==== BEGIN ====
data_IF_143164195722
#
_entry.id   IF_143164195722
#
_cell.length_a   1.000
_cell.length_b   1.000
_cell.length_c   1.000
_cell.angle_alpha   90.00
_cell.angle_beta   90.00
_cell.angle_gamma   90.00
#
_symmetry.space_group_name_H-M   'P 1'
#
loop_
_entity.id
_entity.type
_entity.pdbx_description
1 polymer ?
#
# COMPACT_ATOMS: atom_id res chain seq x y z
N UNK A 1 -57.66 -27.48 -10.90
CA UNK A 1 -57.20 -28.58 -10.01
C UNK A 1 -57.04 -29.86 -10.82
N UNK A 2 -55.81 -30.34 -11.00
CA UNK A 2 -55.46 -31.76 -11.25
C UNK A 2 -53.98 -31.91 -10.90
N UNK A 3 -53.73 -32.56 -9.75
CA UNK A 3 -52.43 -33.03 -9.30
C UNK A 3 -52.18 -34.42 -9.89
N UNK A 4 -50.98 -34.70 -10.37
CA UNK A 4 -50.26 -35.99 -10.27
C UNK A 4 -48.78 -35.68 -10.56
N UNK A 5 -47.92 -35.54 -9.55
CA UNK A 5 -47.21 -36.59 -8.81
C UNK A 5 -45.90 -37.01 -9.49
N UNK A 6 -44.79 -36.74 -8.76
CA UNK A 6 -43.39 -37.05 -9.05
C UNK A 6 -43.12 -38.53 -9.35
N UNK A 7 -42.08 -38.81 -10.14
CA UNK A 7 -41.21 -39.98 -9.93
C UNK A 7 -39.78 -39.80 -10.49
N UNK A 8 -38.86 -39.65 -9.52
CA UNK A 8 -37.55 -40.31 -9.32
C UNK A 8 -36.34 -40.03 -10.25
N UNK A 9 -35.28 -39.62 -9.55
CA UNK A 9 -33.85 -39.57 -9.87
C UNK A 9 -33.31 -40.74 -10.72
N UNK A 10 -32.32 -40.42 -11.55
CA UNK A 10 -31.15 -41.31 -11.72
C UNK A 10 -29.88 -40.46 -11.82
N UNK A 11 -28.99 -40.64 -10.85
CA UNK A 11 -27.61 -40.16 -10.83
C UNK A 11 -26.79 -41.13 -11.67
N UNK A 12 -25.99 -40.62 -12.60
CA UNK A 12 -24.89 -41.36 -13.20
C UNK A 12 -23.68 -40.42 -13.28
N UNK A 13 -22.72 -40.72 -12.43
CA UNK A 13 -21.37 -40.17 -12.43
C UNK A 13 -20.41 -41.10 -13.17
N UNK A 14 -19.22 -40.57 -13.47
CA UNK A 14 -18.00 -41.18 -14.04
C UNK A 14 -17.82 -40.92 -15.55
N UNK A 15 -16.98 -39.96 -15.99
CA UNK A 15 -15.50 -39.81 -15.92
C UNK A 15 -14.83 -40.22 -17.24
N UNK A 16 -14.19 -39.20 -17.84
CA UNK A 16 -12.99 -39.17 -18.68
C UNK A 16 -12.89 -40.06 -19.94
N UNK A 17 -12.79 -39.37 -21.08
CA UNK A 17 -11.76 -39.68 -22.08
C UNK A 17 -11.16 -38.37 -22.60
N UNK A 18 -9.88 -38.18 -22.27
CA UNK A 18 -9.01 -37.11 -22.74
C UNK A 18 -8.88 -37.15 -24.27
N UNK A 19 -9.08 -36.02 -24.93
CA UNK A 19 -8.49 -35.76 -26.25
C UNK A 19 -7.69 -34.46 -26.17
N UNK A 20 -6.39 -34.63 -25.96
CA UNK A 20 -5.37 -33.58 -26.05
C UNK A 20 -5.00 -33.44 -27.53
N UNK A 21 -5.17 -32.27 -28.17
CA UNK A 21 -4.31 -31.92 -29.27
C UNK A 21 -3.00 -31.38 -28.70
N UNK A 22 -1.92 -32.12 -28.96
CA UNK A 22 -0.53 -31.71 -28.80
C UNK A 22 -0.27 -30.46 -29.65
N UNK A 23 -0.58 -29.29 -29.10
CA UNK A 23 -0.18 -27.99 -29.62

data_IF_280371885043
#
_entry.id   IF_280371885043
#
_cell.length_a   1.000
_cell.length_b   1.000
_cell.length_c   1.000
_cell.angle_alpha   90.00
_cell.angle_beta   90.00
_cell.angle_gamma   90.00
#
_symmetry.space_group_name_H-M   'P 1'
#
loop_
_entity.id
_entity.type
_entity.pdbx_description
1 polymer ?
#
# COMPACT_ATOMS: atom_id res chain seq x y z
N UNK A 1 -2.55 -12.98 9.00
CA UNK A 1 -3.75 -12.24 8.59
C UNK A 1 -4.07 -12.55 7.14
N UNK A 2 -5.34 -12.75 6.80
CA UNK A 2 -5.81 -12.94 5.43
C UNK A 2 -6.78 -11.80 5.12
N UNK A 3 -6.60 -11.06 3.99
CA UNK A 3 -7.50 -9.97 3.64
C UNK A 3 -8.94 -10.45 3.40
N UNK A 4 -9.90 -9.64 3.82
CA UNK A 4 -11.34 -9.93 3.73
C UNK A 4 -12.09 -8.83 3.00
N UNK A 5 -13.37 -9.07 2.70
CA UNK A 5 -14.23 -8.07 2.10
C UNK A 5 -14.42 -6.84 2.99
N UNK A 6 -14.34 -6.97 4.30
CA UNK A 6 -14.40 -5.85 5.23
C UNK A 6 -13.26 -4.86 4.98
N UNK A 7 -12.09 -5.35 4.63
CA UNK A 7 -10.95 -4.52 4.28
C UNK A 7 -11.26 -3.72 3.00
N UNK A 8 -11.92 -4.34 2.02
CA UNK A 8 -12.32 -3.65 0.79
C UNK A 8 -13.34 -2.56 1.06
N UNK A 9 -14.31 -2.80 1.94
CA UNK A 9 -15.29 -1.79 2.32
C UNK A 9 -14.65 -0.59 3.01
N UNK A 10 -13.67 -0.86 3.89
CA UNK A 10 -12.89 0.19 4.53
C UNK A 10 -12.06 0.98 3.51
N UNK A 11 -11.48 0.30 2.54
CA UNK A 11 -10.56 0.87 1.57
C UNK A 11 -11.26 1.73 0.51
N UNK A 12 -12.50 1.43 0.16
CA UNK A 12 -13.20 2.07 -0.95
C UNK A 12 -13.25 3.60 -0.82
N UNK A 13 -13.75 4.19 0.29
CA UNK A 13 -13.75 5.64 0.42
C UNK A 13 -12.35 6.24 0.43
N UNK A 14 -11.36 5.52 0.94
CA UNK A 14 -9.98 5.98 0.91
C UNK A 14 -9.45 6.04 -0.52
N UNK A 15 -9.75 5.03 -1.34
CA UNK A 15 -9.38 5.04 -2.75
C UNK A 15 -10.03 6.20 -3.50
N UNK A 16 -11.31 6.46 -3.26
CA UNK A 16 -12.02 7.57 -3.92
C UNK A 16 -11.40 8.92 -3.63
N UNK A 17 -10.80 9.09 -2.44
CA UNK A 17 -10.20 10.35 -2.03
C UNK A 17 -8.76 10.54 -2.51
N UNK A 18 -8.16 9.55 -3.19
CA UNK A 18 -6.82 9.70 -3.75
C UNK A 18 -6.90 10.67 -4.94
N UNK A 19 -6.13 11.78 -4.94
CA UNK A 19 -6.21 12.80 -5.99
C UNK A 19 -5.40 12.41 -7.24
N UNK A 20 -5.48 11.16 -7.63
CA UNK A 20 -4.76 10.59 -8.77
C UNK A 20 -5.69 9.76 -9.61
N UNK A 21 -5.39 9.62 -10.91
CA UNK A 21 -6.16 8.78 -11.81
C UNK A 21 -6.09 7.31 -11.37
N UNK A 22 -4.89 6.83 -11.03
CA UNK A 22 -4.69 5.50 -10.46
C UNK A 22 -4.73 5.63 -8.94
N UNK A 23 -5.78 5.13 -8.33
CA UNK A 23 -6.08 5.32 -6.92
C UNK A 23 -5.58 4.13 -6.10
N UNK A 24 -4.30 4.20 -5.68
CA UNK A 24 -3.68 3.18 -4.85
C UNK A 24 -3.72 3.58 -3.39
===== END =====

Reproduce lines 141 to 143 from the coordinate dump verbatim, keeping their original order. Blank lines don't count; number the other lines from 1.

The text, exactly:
C UNK A 11 -11.26 1.73 0.51
N UNK A 12 -12.50 1.43 0.16
CA UNK A 12 -13.20 2.07 -0.95